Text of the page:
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Alumni on the Front Lines

Five Eagles worked to confront the enormous challenges of this year, from the coronavirus epidemic, to racial justice, to economic hardship in 2020.

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Alumni on the Front Lines 2020

As she looks back at 2020, Muriel Bowser doesn’t feel despair. 

The Washington, DC mayor feels hopeful. 

In a year of tremendous challenges – a global pandemic, an economic calamity, and a racial reckoning – Bowser has seen resilience and collaboration.  

She recently took note of a small business owner opening a new shop. 

"Listen, this is an entrepreneur that says, 'COVID is not going to stop me. I have a great product. I want to serve my community in the midst all of this...I want to open my business,'" Bowser said. “And that just gave me a lot of hope because people who have an entrepreneurial sense see what's coming and they see the opportunity, and that was just a little example of how the city is going to come back.” 

Bowser is one of five Eagles who are recognized as Alumni on the Front Lines in 2020, all of them working to confront the enormous challenges of this year, from the coronavirus epidemic, to racial justice, to economic hardship. 

"As 2020 draws to a close, AU is honoring the work of five alumni changemakers by sharing their inspirational stories that demonstrate the real impact on their communities – and on our world,” said Sylvia M. Burwell, American University President. “Since graduating from AU, and especially during this challenging year, our alumni honorees used their leadership, skills, and talents to benefit others, and we are proud to call them AU Eagles.”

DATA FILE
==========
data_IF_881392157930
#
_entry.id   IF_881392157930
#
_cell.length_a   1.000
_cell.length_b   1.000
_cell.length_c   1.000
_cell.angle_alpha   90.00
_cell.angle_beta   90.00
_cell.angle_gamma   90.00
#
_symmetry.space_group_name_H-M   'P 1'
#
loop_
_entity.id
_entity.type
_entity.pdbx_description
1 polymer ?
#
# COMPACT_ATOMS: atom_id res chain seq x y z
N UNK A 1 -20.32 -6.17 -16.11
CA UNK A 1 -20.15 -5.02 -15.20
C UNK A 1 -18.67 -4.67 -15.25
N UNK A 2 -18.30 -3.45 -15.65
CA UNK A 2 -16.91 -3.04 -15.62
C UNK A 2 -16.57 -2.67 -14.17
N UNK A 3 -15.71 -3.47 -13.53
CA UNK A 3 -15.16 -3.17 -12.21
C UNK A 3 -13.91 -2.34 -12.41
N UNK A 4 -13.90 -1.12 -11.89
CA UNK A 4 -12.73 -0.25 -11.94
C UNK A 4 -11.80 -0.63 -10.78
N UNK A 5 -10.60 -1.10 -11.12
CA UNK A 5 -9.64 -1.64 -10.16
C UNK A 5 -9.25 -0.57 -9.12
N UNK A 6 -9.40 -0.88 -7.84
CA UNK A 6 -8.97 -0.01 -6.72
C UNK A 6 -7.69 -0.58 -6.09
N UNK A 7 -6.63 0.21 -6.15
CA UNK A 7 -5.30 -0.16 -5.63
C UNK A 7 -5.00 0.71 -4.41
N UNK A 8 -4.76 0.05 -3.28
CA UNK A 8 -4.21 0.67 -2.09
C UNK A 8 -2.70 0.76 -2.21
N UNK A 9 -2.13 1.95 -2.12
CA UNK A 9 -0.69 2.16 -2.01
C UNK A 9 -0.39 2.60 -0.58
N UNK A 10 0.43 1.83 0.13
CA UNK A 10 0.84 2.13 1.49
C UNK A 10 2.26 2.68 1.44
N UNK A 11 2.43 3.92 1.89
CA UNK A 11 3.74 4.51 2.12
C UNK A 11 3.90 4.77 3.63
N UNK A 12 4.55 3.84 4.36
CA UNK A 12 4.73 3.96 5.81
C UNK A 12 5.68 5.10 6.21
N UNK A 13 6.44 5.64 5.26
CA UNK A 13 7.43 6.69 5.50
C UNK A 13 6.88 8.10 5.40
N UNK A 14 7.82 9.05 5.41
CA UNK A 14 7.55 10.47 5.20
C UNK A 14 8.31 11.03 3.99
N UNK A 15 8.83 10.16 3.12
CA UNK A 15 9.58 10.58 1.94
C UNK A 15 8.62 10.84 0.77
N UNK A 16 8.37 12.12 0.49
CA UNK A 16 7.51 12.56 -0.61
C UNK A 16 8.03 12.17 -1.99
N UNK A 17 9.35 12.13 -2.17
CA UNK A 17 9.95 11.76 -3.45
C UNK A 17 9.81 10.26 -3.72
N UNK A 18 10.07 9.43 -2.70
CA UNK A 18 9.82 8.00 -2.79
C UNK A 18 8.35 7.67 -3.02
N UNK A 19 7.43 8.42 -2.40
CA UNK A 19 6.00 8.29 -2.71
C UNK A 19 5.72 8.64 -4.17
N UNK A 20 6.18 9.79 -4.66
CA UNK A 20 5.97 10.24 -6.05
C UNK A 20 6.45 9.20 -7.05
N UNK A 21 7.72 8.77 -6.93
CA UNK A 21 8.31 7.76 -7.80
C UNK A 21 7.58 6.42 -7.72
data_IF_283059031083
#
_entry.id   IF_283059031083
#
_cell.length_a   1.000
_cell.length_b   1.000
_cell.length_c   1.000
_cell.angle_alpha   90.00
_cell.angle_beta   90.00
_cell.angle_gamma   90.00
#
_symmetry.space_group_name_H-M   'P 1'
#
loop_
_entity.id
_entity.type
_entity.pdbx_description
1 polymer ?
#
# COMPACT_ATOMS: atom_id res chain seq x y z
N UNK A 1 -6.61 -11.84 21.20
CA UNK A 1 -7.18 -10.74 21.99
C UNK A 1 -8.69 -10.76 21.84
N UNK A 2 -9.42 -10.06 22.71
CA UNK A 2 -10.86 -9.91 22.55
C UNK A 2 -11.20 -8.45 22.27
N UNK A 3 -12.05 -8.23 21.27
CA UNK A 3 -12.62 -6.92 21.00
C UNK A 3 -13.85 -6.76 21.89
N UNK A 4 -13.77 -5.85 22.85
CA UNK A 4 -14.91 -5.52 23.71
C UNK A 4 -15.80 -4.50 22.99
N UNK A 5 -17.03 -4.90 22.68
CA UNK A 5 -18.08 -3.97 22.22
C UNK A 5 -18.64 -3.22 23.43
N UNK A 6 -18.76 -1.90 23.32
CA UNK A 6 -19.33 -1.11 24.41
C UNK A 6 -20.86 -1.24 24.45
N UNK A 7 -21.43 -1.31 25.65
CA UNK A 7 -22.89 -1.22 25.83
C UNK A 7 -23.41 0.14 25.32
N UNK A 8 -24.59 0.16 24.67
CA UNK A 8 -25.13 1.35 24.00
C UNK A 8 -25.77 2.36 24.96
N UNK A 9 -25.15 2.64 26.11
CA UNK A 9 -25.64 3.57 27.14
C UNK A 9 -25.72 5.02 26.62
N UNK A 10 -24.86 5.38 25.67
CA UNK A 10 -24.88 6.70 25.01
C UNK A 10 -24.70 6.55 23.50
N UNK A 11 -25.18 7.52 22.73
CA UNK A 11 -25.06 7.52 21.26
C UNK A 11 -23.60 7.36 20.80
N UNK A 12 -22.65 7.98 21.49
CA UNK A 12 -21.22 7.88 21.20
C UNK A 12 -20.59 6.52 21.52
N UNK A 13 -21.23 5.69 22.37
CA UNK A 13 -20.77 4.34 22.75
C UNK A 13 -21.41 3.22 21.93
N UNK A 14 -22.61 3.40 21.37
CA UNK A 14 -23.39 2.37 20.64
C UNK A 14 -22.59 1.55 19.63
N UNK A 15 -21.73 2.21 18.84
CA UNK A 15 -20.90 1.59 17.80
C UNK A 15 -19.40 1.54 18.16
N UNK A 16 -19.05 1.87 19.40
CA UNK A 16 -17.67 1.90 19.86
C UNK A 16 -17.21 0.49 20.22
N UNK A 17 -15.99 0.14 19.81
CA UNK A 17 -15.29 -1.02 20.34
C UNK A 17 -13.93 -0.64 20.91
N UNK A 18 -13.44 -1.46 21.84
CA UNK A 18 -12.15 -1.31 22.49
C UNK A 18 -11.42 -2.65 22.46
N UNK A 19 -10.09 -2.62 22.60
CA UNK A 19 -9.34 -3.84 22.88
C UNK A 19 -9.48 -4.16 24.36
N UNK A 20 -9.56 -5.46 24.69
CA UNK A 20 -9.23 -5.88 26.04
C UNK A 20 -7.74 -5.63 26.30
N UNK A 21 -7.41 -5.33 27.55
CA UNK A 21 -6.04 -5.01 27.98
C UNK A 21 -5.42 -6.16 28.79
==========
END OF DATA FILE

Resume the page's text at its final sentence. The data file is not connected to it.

Here are their stories. 

Muriel Bowser, SPA/MPP ’00, Mayor of Washington, DC 

The mayor of a large city will always face challenges. But this year brought unprecedented ones for Bowser and the city. DC maintained a lower COVID-19 infection rate than most states in the country despite having a much denser population. Bowser also stood at the forefront of the conversations of racial inequality that spread following the death of George Floyd. She renamed two blocks on 16th Street NW as Black Lives Matter Plaza and oversaw a mural painted on the street. 

Amid the pandemic and the issues of racial justice, Bowser says she continued to push for progress on affordable housing and rent relief in DC. 

“You can’t isolate COVID from the economic disaster that it caused; you can’t isolate it from the racial reckoning that our country is experiencing,” Bowser said. 


AU Alumni on the Front Lines: Muriel Bowser

AU Alumni on the Front Lines: Muriel Bowser

Mark Bucher, SPA/BA ’90, Owner and Restauranteur

Mark Bucher, a restaurateur in the DC area, jumped into action at the start of the pandemic. He began using his businesses to help feed the elderly and food insecure children.  

He founded the Feed the Fridge school lunch program, which helped expand meals for children at all DC public schools and at DC parks and recreation centers. He also continued his annual Thanksgiving turkey fry, setting up at Nationals Park to ensure social distancing. 

"Our investment in the community and our awareness of the community pays dividends back to our business, which is a lesson for every business owner,” said Bucher, co-founder of the Medium Rare chain. “You can't just assume someone else is going to do it. You need to be there for your community and frankly they will be there for you when things get tough, and they've proven that with me and Medium Rare time and time again.”